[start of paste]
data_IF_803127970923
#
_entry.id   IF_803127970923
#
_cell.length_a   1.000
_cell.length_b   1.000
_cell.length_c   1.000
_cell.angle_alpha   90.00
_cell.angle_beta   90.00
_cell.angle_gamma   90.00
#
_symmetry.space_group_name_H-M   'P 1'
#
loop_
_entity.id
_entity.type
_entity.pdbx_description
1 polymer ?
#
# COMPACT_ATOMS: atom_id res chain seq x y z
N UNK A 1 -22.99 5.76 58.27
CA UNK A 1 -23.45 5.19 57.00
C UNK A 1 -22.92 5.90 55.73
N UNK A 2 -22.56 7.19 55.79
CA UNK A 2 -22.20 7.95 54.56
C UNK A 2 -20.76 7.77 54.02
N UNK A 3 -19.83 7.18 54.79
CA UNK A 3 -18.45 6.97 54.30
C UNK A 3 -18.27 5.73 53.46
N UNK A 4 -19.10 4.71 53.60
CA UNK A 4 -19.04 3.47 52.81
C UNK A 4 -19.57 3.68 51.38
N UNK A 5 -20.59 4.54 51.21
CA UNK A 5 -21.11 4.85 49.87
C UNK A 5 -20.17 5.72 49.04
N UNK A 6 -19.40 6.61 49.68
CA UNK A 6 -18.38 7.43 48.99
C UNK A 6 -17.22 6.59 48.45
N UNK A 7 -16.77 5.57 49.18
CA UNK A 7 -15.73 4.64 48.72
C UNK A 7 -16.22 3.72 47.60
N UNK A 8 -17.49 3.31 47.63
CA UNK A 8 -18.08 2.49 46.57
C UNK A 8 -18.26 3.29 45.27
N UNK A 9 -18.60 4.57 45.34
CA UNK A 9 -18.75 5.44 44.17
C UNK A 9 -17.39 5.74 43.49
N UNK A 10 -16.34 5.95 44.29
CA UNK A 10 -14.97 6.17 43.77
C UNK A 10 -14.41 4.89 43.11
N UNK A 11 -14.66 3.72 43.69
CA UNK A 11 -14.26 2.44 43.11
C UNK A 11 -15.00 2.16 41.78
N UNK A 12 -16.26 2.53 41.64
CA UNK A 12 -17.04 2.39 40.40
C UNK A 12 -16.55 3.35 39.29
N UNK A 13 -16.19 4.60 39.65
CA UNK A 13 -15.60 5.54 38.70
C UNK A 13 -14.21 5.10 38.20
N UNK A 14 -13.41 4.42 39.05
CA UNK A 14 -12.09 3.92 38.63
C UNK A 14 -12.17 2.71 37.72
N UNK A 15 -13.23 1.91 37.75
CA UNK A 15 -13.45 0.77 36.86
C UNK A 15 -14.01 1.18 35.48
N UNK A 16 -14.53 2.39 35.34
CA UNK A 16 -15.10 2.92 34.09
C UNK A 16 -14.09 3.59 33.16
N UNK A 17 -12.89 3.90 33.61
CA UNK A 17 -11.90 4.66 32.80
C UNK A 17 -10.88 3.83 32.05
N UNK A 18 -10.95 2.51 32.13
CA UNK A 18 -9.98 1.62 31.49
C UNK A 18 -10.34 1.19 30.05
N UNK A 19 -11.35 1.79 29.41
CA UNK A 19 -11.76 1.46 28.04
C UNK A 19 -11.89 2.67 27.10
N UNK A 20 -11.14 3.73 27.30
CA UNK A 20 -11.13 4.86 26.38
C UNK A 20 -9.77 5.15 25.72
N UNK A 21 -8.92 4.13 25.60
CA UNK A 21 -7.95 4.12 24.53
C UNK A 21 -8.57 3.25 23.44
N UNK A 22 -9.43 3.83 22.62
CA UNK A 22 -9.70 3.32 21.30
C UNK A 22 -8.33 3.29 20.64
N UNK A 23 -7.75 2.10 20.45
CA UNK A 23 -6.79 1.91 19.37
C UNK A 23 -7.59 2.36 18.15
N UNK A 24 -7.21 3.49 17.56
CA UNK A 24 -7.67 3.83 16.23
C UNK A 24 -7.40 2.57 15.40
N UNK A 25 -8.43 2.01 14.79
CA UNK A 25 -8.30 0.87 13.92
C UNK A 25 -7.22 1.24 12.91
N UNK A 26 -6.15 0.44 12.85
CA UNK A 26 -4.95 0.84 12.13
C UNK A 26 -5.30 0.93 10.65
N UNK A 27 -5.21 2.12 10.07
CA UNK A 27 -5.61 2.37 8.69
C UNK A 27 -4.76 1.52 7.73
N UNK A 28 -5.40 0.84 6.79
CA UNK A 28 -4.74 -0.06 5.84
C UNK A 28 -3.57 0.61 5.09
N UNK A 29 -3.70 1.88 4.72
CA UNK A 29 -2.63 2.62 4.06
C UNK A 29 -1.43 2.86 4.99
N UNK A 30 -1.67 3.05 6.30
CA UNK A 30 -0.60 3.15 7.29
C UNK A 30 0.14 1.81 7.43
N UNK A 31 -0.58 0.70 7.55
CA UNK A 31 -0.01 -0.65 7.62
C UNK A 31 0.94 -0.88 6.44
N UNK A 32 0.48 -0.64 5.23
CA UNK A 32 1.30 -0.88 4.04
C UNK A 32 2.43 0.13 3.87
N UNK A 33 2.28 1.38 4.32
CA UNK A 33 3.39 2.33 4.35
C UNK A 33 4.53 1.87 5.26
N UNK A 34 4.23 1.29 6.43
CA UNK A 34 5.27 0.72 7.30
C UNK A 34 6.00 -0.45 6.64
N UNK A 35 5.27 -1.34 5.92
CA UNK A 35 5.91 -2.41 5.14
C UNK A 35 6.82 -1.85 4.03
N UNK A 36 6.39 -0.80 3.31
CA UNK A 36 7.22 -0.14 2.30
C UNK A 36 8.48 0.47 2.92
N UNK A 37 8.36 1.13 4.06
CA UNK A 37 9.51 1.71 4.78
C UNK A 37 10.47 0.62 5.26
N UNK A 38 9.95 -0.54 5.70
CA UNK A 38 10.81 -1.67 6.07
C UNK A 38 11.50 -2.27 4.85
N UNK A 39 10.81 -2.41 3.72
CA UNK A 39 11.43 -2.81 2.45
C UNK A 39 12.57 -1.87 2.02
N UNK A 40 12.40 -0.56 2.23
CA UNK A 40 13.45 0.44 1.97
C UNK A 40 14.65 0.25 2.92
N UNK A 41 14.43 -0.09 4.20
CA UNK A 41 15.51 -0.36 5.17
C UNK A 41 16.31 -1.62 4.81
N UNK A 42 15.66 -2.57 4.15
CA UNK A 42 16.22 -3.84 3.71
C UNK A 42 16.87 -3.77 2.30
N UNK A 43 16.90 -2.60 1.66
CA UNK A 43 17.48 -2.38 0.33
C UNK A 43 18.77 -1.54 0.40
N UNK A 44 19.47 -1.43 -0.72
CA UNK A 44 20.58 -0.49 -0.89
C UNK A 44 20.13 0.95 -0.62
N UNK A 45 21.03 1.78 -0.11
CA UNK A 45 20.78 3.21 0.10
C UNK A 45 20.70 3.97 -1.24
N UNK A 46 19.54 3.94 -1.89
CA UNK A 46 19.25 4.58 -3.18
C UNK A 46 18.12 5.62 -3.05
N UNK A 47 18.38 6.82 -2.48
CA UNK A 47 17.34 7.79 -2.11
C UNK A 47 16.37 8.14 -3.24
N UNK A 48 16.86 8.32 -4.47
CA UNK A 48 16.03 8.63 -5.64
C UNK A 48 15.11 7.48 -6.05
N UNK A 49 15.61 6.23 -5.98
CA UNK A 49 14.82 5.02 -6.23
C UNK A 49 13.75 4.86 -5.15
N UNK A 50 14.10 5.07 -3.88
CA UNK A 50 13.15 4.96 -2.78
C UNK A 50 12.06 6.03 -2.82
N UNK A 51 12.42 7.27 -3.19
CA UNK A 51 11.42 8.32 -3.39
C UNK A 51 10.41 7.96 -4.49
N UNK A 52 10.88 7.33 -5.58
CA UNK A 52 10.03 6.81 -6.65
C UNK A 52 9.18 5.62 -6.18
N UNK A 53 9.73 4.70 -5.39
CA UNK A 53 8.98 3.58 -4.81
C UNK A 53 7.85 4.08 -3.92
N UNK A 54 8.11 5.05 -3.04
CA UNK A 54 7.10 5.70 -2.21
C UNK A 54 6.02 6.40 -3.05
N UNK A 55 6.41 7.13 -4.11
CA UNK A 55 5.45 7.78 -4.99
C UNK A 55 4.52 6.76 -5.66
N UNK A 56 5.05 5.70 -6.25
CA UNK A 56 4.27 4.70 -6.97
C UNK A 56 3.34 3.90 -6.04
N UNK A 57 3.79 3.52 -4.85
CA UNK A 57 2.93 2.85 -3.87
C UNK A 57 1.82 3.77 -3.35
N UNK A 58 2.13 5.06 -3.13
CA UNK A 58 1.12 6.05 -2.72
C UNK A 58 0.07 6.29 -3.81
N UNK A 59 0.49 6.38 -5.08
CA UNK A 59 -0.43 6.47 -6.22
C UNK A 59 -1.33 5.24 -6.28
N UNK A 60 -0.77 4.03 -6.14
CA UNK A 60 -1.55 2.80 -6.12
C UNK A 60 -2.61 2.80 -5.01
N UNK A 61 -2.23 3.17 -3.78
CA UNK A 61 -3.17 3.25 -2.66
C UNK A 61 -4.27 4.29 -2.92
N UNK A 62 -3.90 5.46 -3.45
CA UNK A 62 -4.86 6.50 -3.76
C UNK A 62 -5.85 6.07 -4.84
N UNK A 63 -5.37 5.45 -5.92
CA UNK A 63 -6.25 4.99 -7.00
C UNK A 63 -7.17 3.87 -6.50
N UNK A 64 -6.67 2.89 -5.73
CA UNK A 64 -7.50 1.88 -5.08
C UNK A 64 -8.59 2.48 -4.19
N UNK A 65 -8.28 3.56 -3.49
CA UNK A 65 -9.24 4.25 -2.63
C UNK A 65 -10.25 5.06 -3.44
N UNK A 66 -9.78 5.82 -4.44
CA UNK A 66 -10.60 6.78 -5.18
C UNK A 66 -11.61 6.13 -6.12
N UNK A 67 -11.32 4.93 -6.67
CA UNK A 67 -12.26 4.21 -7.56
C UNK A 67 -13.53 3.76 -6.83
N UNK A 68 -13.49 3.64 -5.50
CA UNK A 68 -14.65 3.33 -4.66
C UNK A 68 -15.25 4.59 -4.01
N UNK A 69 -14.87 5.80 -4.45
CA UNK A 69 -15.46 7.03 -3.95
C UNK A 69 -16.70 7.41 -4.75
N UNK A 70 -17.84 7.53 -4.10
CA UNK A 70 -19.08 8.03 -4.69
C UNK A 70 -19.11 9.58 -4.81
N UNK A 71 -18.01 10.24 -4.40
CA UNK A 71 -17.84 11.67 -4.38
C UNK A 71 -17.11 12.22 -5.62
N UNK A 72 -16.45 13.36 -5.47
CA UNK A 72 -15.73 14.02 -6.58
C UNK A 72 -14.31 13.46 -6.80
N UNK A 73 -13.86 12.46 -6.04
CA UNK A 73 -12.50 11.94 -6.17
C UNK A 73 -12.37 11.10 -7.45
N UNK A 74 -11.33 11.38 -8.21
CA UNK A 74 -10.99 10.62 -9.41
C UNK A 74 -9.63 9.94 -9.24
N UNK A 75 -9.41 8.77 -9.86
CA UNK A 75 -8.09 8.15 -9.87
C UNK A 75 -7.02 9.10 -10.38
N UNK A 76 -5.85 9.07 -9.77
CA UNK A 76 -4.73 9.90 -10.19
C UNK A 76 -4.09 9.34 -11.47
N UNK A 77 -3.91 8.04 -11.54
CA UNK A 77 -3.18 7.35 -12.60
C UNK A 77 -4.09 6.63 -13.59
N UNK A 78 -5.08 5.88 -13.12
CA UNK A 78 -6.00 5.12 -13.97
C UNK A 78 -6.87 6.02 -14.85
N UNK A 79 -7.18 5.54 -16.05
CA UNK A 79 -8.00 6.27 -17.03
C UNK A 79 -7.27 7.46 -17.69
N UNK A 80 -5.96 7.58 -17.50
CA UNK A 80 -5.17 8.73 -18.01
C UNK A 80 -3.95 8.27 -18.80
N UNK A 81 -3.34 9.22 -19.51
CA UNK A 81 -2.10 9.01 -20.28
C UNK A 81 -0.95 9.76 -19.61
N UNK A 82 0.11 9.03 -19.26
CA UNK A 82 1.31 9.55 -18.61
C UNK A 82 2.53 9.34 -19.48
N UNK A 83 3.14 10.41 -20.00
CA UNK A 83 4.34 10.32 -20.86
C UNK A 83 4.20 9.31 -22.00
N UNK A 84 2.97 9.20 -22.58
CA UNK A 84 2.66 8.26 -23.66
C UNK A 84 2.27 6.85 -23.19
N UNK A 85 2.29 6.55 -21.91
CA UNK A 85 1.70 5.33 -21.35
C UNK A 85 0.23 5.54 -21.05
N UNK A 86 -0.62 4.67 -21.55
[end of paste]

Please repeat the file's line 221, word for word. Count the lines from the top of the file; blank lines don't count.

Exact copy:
C UNK A 67 -13.53 3.76 -6.83